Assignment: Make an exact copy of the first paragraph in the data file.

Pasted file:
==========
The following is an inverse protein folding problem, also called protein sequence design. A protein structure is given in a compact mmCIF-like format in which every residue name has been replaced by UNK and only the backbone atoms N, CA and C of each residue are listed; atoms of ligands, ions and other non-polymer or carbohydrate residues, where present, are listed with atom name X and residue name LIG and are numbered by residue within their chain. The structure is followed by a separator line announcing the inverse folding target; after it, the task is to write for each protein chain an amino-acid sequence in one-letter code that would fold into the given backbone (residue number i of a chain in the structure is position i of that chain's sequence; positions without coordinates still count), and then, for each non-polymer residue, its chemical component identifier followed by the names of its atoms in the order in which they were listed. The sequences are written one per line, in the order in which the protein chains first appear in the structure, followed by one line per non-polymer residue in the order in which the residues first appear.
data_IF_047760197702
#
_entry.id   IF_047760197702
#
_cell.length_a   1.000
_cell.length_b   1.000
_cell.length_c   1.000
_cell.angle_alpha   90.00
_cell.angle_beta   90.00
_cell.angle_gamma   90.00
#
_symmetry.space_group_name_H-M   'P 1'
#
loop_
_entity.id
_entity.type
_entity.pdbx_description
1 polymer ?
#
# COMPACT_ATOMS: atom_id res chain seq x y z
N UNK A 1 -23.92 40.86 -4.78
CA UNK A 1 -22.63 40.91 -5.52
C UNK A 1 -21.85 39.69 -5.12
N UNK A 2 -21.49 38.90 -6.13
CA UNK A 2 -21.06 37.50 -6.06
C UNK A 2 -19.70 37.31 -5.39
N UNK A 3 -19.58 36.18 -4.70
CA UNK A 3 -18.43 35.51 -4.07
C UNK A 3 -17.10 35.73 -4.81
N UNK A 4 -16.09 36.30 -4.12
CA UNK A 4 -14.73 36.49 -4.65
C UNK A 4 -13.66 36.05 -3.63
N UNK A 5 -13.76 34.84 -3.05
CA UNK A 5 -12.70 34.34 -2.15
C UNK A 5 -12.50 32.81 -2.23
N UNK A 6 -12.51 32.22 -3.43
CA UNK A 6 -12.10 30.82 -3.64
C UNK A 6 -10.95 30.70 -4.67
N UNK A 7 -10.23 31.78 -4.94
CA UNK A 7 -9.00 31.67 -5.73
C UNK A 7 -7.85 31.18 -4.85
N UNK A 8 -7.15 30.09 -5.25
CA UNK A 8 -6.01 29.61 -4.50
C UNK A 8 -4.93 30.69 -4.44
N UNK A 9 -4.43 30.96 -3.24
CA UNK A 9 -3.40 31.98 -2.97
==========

The following is an inverse protein folding problem, also called protein sequence design. A protein structure is given in a compact mmCIF-like format in which every residue name has been replaced by UNK and only the backbone atoms N, CA and C of each residue are listed; atoms of ligands, ions and other non-polymer or carbohydrate residues, where present, are listed with atom name X and residue name LIG and are numbered by residue within their chain. The structure is followed by a separator line announcing the inverse folding target; after it, the task is to write for each protein chain an amino-acid sequence in one-letter code that would fold into the given backbone (residue number i of a chain in the structure is position i of that chain's sequence; positions without coordinates still count), and then, for each non-polymer residue, its chemical component identifier followed by the names of its atoms in the order in which they were listed. The sequences are written one per line, in the order in which the protein chains first appear in the structure, followed by one line per non-polymer residue in the order in which the residues first appear.